September 6, 2013 (JUBA) – The new minister of defence and veterans affairs in South Sudan, Kuol Manyang Juuk, told the army at the general headquarters that he would introduce reforms to the Sudan People’s Liberation Army (SPLA) and provide them with better services.
- President Salva Kiir (R) in Bor with new defence minister Kuol Manyang Juuk (L) when he was Jonglei state governor, during the signing of Jonglei communities peace accord, May 5, 2012 (ST)
Juuk, whose remarks were broadcast on the state-run SSTV on Friday, said he would work to improve the salary of the soldiers.
The new defence minister had been serving as governor of the most troubled state in South Sudan, Jonglei, where rebels of David Yau Yau have been battling the army for a number of years.
While a governor, Juuk was appreciated for working hard to weed out ghost names in the state of Jonglei, although critics said he had also failed to create harmony among various communities in the state as the state remains in turmoil.
There are widespread fears that president Salva Kiir, also the commander-in-chief of the army, recently fell out with the chief of general staff, James Hoth Mai on a number of issues seen politically motivated.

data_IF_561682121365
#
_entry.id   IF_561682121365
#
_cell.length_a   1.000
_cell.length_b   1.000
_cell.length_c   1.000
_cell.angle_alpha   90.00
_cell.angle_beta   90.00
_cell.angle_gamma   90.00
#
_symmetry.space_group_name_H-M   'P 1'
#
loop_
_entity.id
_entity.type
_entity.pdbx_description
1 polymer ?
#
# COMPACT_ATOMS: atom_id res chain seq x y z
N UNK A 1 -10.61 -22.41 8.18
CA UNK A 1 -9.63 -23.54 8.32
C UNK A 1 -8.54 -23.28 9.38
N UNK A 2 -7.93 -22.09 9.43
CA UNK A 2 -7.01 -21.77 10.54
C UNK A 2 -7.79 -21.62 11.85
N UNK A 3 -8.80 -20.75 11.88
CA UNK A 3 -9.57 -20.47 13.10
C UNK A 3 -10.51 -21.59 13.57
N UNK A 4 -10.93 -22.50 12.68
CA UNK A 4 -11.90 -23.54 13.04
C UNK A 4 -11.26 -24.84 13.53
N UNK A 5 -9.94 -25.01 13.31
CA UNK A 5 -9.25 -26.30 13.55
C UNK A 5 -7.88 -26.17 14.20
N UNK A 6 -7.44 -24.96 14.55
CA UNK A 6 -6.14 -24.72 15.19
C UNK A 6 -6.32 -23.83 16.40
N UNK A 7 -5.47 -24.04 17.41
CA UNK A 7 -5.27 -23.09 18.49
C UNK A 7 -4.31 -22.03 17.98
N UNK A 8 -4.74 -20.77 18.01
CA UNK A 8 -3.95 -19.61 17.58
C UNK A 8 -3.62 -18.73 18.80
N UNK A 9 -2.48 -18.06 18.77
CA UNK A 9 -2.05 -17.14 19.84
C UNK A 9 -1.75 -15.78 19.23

While Mai wants the army to remain neutral on the current political power wrangling in the country, Kiir reportedly sought a guaranteed support from the army in case he takes any actions against his rivals in government and those within the party.
The ruling party political bureau, sources told Sudan Tribune, is likely to convene its meeting soon, which may result into tough measures being taken against some individuals who have been critical of Kiir’s leadership.
The South Sudan leader recently threatened to dissolve the parliament unless lawmakers supported his decision to appoint James Wani Igga, the country’s new vice president.
Disagreements between the president and his army chief reportedly started when the former deployed a seemingly private force at Luri Bridge on the road to Mundri without Mai’s knowledge.
Various anonymous sources told Sudan Tribune that the chief of staff is strongly opposed to the interference of any security forces in the democratic political struggle, clearly stating to the authority a message of strong opposition to any action, which seems to get rid of the officers that are opposed to army involvement.